Holliday. Taveras. Craig. Two established sluggers who get on base at a good clip coupled with a 22-year’old hitter with a very high ceiling on his ability. That’s my favorite outfield. Bourjos is #4, chiefly as the first option in center. Maybe Taveras moves around, working his way in by playing in right one day and in center two days later. Jay can be on the bench.

It’s strange that although Robinson may have temporarily moved ahead of Jay on the depth chart he may be the one expendable with the arrival of Bourjos. The Cardinals seek balance and they presently have it. They also have a lot of talent. To top it off, they get a high draft pick from the Yankees since they signed Carlos Beltran yesterday.

Must be good to be Mo. Chris Carpenter retired. Jake Westbrook is off the books. Their third baseman and rightfielder are gone. They just made it to Game 6 of the World Series, and there’s little reason to think they won’t be a better club next season. I’ll cover the good news on the infield in the next Cardinals post.

Indifference Point

I was listening to “Radiolab” on the radio today and they discussed the concept of the “indifference point”. The indifference point as I understood it is the tempo most musicians and/or listeners prefer in a piece of music. Take Beethoven’s Third Symphony, “Eroica”, for instance. There’s some controversy over how fast Beethoven wanted the music to be played. What has been learned is that when something is perceived to be too slow the players wish to speed it up; or if it’s thought to be too fast they endeavor to slow it down. Eventually, most musicians guess at a point (tempo) that feels right. Clearly disparate groups can arrive at varying “indifference points” if you’ve listened to many recordings of the Third Symphony. Some are brisk and move along at a breakneck pace, while others are stately and almost ponderous. I submit the best interpretations lie between those two extremes, like von Karajan’s version with the Berlin in 1963. It’s majestic



The indifference point as it relates to the St. Louis Cardinals roster heading into the 2014 season pertains to my state of mind about who of a few candidates must go to make the club a functioning, cohesive and balanced group when the games start to count in April. They have too many starting pitchers, and someone must go. I don’t want any of them to go, but considering the 25-man roster and the way the club is constituted there simply isn’t room for all of them. The forthcoming is premised upon taking present rules for granted, assuming the health of all involved, (more on that later), and, the fact that I am not privy to all the options Cardinals management has regarding younger pitchers like Joe Kelly, Michael Wacha, Shelby Miller, Carlos Martinez, and even Lance Lynn. (By options I mean can they be sent down to the minors, for how long, and how many times this could be done in each case).

Right now the Cardinals have seven starting pitchers for a five-man rotation. I will put them into subgroups thusly:
Locks: Adam Wainwright, Shelby Miller, Michael Wacha.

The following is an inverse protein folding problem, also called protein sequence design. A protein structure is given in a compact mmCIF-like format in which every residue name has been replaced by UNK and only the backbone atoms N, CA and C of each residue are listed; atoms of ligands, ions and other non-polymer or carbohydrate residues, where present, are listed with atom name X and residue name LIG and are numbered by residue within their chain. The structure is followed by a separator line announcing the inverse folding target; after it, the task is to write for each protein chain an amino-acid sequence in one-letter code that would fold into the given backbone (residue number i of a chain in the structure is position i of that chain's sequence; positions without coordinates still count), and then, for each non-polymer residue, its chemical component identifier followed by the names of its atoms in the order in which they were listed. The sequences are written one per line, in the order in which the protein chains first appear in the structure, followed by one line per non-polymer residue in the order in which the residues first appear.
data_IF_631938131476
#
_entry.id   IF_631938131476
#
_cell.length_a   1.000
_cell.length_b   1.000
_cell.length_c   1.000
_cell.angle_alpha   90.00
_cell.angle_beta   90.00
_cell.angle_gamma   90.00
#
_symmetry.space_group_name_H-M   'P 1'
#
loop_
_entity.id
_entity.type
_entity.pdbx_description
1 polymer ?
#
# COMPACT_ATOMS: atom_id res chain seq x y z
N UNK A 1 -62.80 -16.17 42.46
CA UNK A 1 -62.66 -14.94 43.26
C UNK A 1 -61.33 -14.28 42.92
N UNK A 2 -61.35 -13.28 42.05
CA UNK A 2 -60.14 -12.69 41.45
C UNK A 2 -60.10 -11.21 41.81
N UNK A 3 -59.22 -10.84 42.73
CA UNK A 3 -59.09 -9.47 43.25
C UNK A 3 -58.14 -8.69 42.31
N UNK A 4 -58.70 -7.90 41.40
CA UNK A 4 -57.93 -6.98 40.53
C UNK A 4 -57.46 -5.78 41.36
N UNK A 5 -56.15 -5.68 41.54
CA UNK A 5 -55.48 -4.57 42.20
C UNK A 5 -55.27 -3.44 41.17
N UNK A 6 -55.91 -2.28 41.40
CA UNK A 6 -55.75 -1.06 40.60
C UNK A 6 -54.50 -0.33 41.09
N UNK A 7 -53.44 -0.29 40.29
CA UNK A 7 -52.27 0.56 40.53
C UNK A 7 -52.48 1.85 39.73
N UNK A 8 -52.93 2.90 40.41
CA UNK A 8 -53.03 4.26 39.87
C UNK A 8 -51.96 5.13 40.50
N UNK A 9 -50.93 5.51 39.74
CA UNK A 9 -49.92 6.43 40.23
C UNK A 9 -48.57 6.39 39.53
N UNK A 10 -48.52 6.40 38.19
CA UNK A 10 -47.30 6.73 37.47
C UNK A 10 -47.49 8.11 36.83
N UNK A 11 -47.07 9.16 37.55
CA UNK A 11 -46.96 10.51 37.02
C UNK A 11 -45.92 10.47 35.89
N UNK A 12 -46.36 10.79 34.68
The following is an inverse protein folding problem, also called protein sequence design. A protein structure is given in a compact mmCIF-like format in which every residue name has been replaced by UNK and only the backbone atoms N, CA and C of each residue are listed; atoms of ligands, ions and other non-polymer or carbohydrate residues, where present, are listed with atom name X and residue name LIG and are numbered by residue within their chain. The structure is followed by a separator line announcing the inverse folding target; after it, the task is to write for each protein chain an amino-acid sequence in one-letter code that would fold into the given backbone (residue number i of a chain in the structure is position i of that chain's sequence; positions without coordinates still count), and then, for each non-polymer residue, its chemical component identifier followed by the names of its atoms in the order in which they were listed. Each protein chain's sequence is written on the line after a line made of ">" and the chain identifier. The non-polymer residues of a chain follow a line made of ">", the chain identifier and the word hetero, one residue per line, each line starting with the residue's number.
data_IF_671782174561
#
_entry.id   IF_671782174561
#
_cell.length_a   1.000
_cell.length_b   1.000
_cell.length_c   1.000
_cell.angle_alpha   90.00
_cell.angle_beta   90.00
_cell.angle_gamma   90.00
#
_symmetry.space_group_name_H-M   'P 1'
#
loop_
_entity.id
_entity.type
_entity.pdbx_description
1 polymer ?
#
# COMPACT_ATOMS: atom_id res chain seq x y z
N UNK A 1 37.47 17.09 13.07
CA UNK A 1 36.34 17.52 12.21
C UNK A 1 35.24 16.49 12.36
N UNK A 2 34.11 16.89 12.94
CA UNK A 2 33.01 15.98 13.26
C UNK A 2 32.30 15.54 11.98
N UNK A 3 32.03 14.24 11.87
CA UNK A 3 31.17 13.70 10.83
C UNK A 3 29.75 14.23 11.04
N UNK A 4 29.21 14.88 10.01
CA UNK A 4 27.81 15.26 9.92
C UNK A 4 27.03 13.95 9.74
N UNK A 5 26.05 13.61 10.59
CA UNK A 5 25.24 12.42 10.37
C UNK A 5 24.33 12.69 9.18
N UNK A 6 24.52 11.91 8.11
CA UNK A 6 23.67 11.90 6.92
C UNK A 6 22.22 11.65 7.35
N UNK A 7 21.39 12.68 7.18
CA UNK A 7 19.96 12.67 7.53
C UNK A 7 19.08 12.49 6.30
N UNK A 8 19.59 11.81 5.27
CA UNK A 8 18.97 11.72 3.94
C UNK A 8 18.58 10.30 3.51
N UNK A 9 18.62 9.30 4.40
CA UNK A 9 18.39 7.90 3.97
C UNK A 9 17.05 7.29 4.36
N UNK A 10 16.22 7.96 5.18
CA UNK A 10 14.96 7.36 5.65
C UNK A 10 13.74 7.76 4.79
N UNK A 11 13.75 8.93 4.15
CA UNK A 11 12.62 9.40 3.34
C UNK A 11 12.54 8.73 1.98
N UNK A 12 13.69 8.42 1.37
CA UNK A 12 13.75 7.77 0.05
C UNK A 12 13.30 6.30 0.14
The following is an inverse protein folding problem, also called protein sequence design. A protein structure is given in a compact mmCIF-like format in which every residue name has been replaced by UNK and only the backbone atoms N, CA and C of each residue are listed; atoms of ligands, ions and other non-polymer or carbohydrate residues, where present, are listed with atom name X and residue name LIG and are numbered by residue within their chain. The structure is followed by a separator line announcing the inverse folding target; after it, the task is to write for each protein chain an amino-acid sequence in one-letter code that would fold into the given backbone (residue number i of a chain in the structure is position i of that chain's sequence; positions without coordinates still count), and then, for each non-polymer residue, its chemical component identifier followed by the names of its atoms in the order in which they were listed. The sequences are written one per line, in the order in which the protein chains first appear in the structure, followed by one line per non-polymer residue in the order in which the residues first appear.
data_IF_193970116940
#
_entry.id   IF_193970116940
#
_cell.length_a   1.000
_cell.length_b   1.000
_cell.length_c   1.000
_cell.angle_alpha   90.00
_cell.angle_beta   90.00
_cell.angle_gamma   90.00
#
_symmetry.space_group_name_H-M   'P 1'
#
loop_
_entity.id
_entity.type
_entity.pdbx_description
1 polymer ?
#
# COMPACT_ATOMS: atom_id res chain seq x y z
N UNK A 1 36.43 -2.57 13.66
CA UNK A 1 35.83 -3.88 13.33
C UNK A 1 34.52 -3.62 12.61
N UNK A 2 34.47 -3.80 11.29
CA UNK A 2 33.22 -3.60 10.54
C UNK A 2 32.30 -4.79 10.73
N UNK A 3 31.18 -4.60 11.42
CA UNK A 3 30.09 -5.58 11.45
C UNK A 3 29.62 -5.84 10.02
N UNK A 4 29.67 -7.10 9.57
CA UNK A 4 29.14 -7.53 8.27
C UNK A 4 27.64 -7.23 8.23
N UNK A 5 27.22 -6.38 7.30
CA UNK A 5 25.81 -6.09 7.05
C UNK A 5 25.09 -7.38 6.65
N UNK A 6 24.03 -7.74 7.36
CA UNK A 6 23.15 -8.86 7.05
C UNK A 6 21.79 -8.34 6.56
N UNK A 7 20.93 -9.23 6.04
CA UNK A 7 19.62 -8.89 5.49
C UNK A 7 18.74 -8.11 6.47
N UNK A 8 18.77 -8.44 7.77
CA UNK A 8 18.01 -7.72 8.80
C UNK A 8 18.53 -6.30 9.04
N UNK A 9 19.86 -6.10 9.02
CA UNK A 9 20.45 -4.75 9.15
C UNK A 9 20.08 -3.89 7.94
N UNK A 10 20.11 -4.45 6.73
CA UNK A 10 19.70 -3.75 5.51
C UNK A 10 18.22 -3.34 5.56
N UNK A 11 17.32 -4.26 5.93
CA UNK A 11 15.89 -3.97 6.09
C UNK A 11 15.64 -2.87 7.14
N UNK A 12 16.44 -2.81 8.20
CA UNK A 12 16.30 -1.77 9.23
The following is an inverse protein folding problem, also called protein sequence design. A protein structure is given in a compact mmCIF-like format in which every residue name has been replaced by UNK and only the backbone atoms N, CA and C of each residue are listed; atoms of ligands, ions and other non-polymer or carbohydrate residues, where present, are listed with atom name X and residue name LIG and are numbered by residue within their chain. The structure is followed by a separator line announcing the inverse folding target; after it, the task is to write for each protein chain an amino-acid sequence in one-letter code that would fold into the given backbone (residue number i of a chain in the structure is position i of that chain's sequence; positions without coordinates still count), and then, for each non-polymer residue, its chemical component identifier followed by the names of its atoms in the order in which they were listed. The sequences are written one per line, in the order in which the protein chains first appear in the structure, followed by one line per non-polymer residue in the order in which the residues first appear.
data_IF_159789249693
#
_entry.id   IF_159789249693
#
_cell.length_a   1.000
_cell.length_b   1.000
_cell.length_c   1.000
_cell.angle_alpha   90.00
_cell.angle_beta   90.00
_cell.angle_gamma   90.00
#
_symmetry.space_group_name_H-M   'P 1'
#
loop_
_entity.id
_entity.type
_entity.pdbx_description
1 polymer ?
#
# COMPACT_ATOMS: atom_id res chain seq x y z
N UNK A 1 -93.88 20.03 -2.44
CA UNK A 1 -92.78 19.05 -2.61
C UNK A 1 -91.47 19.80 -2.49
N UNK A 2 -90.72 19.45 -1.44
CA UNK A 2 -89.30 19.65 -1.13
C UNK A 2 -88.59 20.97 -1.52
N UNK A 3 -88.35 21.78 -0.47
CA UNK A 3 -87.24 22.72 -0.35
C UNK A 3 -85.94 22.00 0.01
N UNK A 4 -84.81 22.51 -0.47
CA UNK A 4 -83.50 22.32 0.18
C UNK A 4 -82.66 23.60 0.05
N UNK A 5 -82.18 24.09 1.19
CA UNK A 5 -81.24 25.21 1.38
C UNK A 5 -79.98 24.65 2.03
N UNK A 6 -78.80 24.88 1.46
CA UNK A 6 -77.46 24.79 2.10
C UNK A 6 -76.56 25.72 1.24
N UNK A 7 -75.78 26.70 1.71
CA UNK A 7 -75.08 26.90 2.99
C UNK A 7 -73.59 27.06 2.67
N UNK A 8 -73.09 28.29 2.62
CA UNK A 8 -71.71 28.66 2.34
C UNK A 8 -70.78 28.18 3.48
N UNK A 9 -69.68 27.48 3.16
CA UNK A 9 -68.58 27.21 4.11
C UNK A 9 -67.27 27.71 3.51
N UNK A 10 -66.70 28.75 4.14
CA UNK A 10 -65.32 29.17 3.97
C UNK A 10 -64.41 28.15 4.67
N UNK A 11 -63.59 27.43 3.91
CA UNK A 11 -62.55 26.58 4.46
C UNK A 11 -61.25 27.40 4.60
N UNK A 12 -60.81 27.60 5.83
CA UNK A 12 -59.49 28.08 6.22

Tentatively In: Lance Lynn, Joe Kelly.
Comeback Candidate: Jaime Garcia.
Outside Looking In: Carlos Martinez. Let’s pick those apart in reverse order.

The Cardinals, in their exit interview with Martinez told him to prepare to start when the season arrives. Martinez is a high-ceiling talent who started throughout his rise from the minors. Deriving maximum value from a good pitcher means giving him more, rather than fewer, innings. Martinez would have more value providing 180 innings of work than, say, 60 innings. You want your best pitchers to throw the most innings. Martinez, who hit 101 mph on his fastball out of the bullpen and flashed an outstanding slider, has as much upside as anyone on the staff. He is also 22 and under team control contractually for years. He would be very effective–but possibly wasted–in a bullpen role.

Joe Sheehan has done research on taking young starters, moving them to the bullpen, and then converting them back into starters. The results are not particularly salubrious. He found only two recent examples of players who succeeded on such a path: Chris Sale of the Chicago White Sox and Adam Wainwright of St. Louis. Most pitchers were ineffective as starters, got hurt, or were even ineffective as relievers. Examples recently are Wade Davis, Neftali Feliz, Alexi Ogando, and Joba Chamberlain. Sheehan’s conclusion is that clubs have one free shot: if you want to leverage a high-end starter as a reliever that’s fine, but to go from starter to reliever and back to starter is too risky, a bridge too far.

His point was that starting pitchers cannot be developed in the bullpen in today’s game, since relievers are mostly turned into one-inning pitchers. He believes the evidence says that unless and until MLB rediscovers the long-relief role– where young guys used to break in by pitching multiple innings per appearance, building arm strength– pitchers would be protected by defining expected workloads early on.

This is now where they are with Carlos Martinez. It’s believed that he is capable of ramping up his workload safely after performing one-to-two- inning stints for less than half a season. But the evidence suggests that to jerk him back again (to the bullpen) in order that he can be of some utility to the team might be inadvisable.

This is why Trevor Rosenthal of the Cardinals and Aroldis Chapman of the Cincinnati Reds are probably “doomed” to close games for their respective teams. They’re too good at what they do to change their roles, and it would be too risky to ask them to work a lot more since they have become so acclimated to their present regimen for so long. It’s too late for them.